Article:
Sony has delayed the relaunch of its online PlayStation video game network.
It had previously said the network would resume normal operations by the weekend.
Sony recently suffered a huge security breach with the theft of personal data from 100m online accounts.
"We were unaware of the extent of the attack on Sony Online Entertainment servers, and we are taking this opportunity to conduct further testing," Sony said in a blog.
"We won't restore the services until we can test the system's strength in these respects."
The security breach was first discovered on 20 April.
Many users have been upset about the company taking two days after discovering the theft before contacting the police and almost a week to inform those people affected.
Also over the weekend, Sony admitted that it had found some 2,500 names and partial mailing addresses of customers posted by hackers on a website.
Sony said it immediately took down the site, and were removing any residual links to the list.
"The website was out-of-date and inactive when discovered as part of the continued attacks on Sony," it said in a statement.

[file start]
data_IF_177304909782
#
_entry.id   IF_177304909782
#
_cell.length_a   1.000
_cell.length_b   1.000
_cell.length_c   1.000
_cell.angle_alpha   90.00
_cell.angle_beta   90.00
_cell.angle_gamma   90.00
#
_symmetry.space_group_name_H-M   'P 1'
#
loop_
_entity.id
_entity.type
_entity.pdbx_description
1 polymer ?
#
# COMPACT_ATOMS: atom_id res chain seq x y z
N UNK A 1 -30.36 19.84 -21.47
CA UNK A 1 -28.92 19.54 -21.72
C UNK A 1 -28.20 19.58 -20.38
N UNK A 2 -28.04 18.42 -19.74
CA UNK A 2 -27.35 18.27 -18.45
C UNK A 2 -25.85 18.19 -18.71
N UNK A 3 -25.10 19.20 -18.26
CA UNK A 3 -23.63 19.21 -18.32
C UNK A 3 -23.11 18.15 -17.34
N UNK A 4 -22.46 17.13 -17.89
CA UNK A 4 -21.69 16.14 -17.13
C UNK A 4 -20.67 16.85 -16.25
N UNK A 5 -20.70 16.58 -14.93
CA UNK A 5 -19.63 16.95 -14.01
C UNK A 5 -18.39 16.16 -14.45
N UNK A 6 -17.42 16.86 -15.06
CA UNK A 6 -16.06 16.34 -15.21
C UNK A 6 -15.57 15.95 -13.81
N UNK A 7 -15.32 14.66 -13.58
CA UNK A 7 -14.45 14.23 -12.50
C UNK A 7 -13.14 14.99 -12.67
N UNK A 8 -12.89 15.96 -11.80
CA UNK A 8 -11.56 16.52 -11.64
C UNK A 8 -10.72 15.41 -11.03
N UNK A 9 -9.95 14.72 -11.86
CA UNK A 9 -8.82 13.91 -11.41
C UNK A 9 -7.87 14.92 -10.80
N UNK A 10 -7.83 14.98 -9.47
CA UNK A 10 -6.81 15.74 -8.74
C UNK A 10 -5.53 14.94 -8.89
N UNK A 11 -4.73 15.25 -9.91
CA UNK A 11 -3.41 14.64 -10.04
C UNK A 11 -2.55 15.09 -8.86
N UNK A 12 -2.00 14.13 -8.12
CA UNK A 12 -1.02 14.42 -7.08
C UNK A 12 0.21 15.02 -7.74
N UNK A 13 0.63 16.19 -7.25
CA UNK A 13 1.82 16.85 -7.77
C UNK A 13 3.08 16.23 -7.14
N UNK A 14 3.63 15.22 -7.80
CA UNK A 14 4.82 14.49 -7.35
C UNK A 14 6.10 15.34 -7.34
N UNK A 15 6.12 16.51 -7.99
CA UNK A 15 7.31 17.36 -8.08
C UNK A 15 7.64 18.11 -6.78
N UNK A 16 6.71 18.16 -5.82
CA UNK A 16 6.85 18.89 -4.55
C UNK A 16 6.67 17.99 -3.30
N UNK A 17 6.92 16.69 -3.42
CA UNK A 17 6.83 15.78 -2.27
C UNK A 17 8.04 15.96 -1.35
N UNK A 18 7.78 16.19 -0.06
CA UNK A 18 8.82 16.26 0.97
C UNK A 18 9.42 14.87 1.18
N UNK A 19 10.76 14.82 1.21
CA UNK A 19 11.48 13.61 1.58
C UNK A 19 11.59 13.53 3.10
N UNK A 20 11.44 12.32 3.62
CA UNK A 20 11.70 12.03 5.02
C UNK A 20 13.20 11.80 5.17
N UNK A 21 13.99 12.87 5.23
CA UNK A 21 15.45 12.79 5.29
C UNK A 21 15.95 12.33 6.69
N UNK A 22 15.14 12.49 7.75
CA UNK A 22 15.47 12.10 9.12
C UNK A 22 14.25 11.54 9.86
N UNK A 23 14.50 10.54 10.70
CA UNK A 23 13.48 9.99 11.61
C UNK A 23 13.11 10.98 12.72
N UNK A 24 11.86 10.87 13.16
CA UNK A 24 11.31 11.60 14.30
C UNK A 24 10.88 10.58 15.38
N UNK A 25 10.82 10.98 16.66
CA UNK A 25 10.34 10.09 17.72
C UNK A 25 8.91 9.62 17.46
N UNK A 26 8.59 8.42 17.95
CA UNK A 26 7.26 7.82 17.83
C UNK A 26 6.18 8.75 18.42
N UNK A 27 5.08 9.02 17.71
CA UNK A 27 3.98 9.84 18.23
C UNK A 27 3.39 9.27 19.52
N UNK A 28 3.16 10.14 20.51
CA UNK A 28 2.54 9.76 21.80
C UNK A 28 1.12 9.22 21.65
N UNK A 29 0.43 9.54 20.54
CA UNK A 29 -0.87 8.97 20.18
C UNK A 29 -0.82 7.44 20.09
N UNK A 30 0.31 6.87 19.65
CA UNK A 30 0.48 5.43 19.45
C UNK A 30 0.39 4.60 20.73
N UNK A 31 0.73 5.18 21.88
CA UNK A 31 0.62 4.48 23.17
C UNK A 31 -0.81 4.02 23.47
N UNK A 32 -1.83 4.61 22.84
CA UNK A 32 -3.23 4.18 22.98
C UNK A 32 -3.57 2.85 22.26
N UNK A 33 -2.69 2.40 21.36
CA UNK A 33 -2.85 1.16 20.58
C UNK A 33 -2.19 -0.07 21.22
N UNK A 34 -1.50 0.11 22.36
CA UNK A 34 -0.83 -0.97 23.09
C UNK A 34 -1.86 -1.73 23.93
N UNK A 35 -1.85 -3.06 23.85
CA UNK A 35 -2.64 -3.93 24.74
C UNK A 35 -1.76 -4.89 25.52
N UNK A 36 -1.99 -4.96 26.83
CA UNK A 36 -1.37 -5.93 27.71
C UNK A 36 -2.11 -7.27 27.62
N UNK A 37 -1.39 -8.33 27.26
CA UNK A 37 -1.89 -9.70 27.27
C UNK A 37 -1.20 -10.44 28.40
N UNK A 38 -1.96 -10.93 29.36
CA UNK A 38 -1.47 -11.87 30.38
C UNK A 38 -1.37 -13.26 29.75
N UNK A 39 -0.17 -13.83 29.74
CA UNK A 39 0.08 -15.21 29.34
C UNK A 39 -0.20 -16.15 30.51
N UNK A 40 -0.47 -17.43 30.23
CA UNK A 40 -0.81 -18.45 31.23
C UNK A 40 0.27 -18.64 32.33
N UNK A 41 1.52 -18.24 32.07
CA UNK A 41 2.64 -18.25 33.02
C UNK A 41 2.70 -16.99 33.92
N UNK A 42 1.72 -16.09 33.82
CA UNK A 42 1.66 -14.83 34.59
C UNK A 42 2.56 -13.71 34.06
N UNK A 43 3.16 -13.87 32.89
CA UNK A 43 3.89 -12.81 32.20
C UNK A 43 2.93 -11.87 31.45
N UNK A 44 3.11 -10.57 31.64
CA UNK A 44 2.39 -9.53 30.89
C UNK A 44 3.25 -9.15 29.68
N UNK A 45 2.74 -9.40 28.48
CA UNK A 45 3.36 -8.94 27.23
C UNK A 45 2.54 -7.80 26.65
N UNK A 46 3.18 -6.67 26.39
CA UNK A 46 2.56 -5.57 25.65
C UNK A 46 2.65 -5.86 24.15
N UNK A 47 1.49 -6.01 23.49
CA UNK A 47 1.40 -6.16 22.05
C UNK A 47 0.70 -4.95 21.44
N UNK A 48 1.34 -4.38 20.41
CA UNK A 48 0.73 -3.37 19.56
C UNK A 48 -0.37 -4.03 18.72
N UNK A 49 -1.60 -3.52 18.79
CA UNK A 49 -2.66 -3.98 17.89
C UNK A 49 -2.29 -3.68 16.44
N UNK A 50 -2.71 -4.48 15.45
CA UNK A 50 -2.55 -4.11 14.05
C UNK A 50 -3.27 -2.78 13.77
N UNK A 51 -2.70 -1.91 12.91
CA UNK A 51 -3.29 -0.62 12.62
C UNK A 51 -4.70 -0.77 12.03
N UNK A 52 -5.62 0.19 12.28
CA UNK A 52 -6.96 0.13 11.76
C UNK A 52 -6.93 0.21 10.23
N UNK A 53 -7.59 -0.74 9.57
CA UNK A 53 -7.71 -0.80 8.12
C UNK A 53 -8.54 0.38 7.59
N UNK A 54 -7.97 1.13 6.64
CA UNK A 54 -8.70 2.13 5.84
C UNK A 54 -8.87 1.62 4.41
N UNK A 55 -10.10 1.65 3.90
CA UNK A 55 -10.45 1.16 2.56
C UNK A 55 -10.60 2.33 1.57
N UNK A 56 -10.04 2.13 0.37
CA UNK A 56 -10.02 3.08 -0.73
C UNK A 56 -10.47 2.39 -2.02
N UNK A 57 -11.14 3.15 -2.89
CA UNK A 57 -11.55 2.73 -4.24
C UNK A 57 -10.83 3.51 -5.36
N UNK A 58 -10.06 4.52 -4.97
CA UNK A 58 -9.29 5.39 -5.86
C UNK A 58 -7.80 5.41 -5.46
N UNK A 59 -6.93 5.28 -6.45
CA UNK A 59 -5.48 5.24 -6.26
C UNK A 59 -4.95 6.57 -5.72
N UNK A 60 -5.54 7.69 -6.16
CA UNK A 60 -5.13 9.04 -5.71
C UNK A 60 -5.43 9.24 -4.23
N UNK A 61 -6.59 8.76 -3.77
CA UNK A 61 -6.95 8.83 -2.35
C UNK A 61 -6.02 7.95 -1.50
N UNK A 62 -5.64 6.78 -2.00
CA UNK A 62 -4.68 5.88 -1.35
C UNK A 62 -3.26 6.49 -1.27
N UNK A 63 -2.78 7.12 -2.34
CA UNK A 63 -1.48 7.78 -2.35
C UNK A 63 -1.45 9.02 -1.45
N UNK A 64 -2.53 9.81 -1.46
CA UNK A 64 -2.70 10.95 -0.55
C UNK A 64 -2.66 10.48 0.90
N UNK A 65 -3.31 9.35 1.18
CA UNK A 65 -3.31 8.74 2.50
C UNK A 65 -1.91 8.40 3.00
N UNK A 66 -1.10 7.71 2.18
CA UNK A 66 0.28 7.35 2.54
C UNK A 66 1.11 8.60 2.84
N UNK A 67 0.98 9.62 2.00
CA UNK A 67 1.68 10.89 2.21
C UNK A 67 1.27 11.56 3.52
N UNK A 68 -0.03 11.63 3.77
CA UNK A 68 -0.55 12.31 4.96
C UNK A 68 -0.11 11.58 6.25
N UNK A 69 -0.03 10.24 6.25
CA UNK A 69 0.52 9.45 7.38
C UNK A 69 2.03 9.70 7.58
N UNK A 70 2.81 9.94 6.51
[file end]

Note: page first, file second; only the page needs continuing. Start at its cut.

The data belonged mostly to US customers who took part in a competition in 2001.
Last week, in a bid to reassure Sony's customers and regain their trust, Chief Executive Howard Stringer said that "to date, there is no confirmed evidence any credit card or personal information has been misused, and we continue to monitor the situation closely."
In a blog post on the PlayStation website, he wrote that the company was working on heightening security measures to "protect your information better than ever".
He also offered compensation to US PlayStation Network and Qriocity users in the form of a year-long free enrollment in an identity protection programme.
The programme includes a $1m (£608,000) identity theft insurance policy for each user, should they become victims of any future cyber-attacks.